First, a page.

Voters prefer to centralise power in a charismatic strong leader and they have faith that whatever the leader does is good. This model is in contrast to the usual models of politics, where leaders are held accountable on performance or because they serve a coalition of interests.
Sircar offers two broad explanations underlying this phenomenon. The faith in the leader is not merely a materially instrumental faith; it represents an underlying shift in the ideological preference for a Hindu nation, an entity that is untied and rises above the messy negotiations with difference. Faith in a leader is deeply facilitated by nationalism: The leader as the simplified embodiment of unity, will and purpose. Behind this phenomenon of producing vishwas is an extraordinary machinery of communication, which literally deploys as many elements in a communicative tool kit as there are feathers in a dancing peacock: From the semiotic command of images to a saturation with messages; from good-old-fashioned hard-working party outreach to literal control of the media.
Three predictions follow from this shift in the underlying model of politics. The first is an immunity to any accountability: You can preside over poor economic performance, suffer a military setback, inflict suffering through failed schemes like demonetisation, and yet the trust does not decline. In fact, it thrives on a certain nonchalance about actual performance. In the face of vishwas, it is impossible to point out that India is in the midst of what historians used to describe as a military-fiscal crisis — both in a fiscal and a military corner. The point about vishwas is that fact, performance and interests are all petty. The second prediction is that this politics requires the continual feeding of ethno-nationalism, moving from one issue or one enemy to the other. And three, it points to the fact that vishwas is not just a political artefact — it has to be continually sustained by a saturation of the mindspace and control of media.
For those in this group, all I can say is, “So be it. I respect your opinion. But I will tell you one thing. The hunger and greed of a politician’s power knows no caste, creed or community. Absolute power corrupts absolutely. We have seen that before in the mid-1970s. Silence and acquiescence are both wrong. I hope one day you will wake up and do the right thing.”
There is a different path.
Tomorrow: Part 16
“Life without liberty is like a body without spirit.” – Kahlil Gibran
We need to be free to choose. This is what I wrote in January 2018: “Free, without force. Free to choose our candidates, empowered mayors, CMs and PM. Free to choose how we live our lives. Free to choose how we spend the money we earn.”
There is one question that comes up time and again when I talk of freedom. “But look at Singapore and China – where do their people have freedom? And their government is deeply embedded in the economy. That is what India also needs. Not less government but more government — with good people.”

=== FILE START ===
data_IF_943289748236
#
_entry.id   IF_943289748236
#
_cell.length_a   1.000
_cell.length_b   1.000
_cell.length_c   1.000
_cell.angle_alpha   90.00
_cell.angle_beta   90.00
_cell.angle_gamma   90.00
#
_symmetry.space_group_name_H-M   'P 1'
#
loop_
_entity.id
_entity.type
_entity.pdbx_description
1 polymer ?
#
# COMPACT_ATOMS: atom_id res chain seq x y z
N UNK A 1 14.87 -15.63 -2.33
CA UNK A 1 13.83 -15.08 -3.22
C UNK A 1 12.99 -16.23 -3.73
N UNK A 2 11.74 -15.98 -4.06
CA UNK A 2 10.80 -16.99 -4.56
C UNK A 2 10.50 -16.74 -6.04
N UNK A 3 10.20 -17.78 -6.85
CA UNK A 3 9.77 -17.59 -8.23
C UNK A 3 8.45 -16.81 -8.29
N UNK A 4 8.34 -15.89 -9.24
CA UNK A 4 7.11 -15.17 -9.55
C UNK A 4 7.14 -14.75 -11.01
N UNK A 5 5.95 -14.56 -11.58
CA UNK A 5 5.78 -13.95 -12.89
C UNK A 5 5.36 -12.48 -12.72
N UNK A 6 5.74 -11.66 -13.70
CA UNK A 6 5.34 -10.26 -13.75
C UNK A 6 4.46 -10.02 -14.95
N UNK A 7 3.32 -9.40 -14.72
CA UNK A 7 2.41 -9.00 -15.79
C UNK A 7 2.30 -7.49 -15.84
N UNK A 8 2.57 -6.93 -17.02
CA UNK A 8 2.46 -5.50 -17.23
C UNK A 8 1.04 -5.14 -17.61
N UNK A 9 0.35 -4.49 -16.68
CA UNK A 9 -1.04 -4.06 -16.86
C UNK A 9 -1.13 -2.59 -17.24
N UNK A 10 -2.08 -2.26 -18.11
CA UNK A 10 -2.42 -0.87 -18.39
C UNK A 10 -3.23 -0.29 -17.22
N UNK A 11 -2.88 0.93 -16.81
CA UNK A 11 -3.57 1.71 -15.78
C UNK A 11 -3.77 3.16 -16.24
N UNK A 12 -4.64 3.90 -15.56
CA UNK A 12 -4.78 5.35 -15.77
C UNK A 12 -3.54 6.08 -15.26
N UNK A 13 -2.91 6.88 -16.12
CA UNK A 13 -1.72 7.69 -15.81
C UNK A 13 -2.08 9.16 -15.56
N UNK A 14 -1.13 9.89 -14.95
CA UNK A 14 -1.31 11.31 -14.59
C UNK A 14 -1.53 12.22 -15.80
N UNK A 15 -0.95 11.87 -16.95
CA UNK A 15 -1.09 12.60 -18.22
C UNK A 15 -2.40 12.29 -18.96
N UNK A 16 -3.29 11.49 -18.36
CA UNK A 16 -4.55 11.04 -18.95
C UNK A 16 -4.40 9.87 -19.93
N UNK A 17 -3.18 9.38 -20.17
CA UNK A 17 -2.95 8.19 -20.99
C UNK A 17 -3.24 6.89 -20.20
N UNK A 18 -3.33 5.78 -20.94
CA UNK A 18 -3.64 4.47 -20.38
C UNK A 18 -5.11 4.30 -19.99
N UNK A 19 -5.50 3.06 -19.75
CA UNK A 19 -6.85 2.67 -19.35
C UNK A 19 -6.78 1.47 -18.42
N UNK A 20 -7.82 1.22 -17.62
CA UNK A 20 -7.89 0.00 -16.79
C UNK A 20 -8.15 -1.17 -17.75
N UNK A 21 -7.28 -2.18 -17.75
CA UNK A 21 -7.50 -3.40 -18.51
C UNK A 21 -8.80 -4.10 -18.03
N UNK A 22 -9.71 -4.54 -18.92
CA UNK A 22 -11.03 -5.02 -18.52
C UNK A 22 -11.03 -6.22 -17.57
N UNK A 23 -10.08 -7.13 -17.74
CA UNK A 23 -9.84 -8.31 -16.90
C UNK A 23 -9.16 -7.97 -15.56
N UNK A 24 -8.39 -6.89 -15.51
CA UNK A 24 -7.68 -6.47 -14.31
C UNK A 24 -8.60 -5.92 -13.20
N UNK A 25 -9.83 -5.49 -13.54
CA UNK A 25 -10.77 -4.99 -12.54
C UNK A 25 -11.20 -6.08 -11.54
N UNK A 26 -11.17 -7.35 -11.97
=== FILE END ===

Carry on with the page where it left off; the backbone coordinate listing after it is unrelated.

Let’s first get this clear. Singapore and China are not democracies. Both have had single-party rule since their inception. In such a situation, those in power can take the long view because they do not have to face elections. (Singapore does have elections every few years, but the outcome has never been in doubt even once. China doesn’t even bother with elections.) In both countries, the power of the leader at the top is absolute. This can be used for good or bad. Singapore was lucky to get Lee Kuan Yew. China’s luck turned after Deng Xiaoping replaced Mao and opened the country to foreign investments. Both countries ensure that the bureaucracy employs some of the smartest people the country has. They think long-term and with the powers they have to ensure execution. Both countries have delivered prosperity to their people.
India is a democracy. Politicians have to face the electorate every few years. The result is that their first instinct after they win is to strategise on how they are going to stay in power by winning the next elections. Any transformative policy which can be remotely a vote-loser is relegated to the background. Populism rules the roost for the most part. So, welfare schemes rise to redistribute wealth from the rich – very popular in a one-person-one-vote electoral system where the poor outnumber the rich many times over.
India’s predicament is multiplied by politicians who have no idea of the principles of prosperity. They are adept at winning elections, but not at governing. So, they rely on their naïve instinct (which is usually wrong when it comes to identifying policies that can create wealth and prosperity) and pliant ‘Yes, Minister’-like bureaucrats who revel in the socialist status quo and avoid any form of risk that reforms could bring. Yes, the occasional good idea does come through but even a broken clock is right twice a day.
The actions of politicians and bureaucrats would not have mattered much had India got a Constitution like the US that put constraints on the powers of the government and ensured freedom for the people. Unfortunately, in India it is just the opposite. Our more-than-100-times-amended-Constitution maximises the powers of those in government. The result is a deadly feedback loop – the bad people get into politics and rise to the top, and create an unholy alliance with other bad people to grab even more power and money, which attracts even more bad people.
Tomorrow: Part 15